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A voter fills out his ballot in Jackson, Mississippi, on November 7, 2023.
A federal appeals court ruled Monday against a key tool used to enforce the Voting Rights Act — which would likely lead to another showdown before the Supreme Court over one of the nation’s landmark civil rights laws.
In a ruling from an Arkansas redistricting case, the 8th U.S. Circuit Court of Appeals ruled that private entities cannot sue under a provision of the law, known as noun section 2. If upheld, the ruling would significantly weaken what remains of the law. Voting Rights Act, passed in 1965 to combat racial discrimination in elections.
In a 2-1 decision, the justices said the “text and structure” of the Voting Rights Act show that Congress did not give private plaintiffs the authority to sue. The appeals panel upheld a 2022 ruling by a Trump-appointed federal judge in Arkansas that only the U.S. Department of Justice could bring Article 2 lawsuits.
This decision, however, goes against decades of legal practice.
The vast majority of cases brought under the Voting Rights Act – which prohibits election rules with the intent or effect of discriminating on the basis of race – are brought by private plaintiffs, the Department of Justice being faced with limited resources and other considerations that limit numbers. of these cases, he files, at most, a few each year.
“Eliminating the right of individuals to sue under Section 2 of the Voting Rights Act flies in the face of established law, common sense, and every fundamental concept of fairness: when government discriminates against people, they should have the right to fight back in court,” Paul Smith, senior vice president of the nonpartisan Campaign Legal Center, said in a statement.
The center had submitted a friend-of-the-court brief in the case, arguing that private prosecutions are essential to enforcing the Voting Rights Act.
The U.S. Department of Justice’s Elections Section — which enforces federal election laws — simply doesn’t have enough lawyers “to be everywhere in the country at once,” said David Becker, executive director of the Center for Election Innovation & Research. He worked as an attorney in the DOJ voting section during the Clinton and Bush administrations.
“That’s why, for more than 50 years, private plaintiffs have also brought these lawsuits so that residents of one small county in Arkansas are just as well protected as residents of the entire state of California,” he added.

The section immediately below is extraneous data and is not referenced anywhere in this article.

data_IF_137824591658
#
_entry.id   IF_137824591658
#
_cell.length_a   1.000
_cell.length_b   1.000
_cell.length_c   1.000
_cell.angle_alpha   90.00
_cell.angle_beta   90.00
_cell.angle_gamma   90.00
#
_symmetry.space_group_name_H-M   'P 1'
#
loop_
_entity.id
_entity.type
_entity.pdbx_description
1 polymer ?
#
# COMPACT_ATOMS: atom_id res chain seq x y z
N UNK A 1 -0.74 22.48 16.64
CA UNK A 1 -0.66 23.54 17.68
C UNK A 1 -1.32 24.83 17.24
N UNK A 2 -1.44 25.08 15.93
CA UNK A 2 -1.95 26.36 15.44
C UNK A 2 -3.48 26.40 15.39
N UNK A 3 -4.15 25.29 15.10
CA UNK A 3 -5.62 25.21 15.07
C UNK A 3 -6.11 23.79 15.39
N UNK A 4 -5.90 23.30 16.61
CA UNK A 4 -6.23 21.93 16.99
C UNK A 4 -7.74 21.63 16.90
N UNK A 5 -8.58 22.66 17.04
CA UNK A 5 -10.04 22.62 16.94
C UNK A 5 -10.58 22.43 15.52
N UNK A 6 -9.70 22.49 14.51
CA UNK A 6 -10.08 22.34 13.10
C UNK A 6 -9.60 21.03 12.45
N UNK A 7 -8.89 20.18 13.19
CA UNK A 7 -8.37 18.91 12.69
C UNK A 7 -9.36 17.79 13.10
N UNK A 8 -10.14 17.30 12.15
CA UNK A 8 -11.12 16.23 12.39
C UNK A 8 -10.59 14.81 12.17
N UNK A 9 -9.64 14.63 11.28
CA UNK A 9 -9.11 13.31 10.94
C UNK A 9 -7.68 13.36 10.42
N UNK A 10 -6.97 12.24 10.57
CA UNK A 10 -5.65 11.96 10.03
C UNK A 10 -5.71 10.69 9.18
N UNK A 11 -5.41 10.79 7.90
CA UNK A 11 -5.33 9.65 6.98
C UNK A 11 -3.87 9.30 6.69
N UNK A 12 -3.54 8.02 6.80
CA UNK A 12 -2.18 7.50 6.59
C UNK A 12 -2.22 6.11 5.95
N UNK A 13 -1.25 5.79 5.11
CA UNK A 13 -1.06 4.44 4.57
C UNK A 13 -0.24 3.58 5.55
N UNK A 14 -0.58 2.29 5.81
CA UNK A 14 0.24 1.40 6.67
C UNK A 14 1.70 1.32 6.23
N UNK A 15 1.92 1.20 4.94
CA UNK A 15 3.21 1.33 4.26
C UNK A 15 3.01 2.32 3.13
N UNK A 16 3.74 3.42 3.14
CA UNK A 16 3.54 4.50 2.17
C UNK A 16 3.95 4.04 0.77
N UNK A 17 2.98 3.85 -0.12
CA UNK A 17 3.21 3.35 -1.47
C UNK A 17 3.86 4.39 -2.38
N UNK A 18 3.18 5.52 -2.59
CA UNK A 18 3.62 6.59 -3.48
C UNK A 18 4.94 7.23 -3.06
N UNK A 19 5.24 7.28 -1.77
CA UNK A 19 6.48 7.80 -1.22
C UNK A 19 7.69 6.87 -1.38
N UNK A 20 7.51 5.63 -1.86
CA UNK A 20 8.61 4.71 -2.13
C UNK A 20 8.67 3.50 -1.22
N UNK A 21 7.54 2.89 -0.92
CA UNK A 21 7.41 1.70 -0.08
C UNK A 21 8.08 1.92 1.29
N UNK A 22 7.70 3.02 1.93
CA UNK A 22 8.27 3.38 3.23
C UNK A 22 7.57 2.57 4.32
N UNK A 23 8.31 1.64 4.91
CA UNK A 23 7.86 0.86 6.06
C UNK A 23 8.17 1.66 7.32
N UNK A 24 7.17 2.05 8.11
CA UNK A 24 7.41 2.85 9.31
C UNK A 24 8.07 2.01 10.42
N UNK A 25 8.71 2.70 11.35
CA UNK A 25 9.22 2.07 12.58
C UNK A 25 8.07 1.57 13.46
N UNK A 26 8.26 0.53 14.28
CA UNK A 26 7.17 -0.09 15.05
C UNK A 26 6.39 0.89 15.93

The case in question focuses on a challenge originally brought by the Arkansas Chapter of the NAACP and the Arkansas Public Policy Panel to the Arkansas Map.
The decision immediately affects the seven states covered by the 8th Circuit: Arkansas, Iowa, Minnesota, Missouri, Nebraska, North Dakota and South Dakota. And it comes as the 2024 presidential campaign heats up.
Voting procedures across the country have been the subject of intense political battles since the 2020 presidential election. Former President Donald Trump has continually falsely claimed that voter fraud contributed to his loss.
Arkansas Attorney General Tim Griffin, a Republican, praised Monday’s ruling as helping to curb “baseless” challenges to states’ decisions on how to draw legislative maps and conduct elections.
“For too long, courts across the country have allowed political activists to bring baseless lawsuits seeking to take control of how states conduct elections and redistricting,” he said in a communicated. “This decision confirms that enforcement of the Voting Rights Act must be carried out by politically accountable officials and not by outside interest groups.”
Circuit Judge David Stras, appointed by Trump and writing for the majority, said the text of the Voting Rights Act does not specify a “private right of action” or the capacity of a private citizen to take legal action.
In his dissent, Chief Circuit Judge Lavenski Smith – appointed by George W. Bush – noted that at least 182 successful Section 2 cases have been successfully brought over the past 40 years, of which only 15 were brought solely by the U.S. Department of Justice.
“The rights so fundamental to self-government and citizenship should not depend solely on the discretion or availability of government protection agents,” Smith wrote.
An appeal of Monday’s ruling could go to the full 8th Circuit for review. But the case is expected to ultimately end up before the nation’s high court, in part because a panel from another appeals court, the 5th Circuit Court of Appeals, recently reached a different conclusion.
Just this year, in a high-profile redistricting case in Alabama, the United States Supreme Court reaffirmed the use of Section 2 of the Voting Rights Act to order the state to redraw the congressional map to guarantee more political power to black voters. The decision surprised many legal observers, given that the high court weakened the law in 2013 by defragmenting a separate provision of the law that determined which states had to obtain approval from the U.S. Department of Justice or a federal court before they can change their voting procedures. and laws.
This story has been updated with additional information.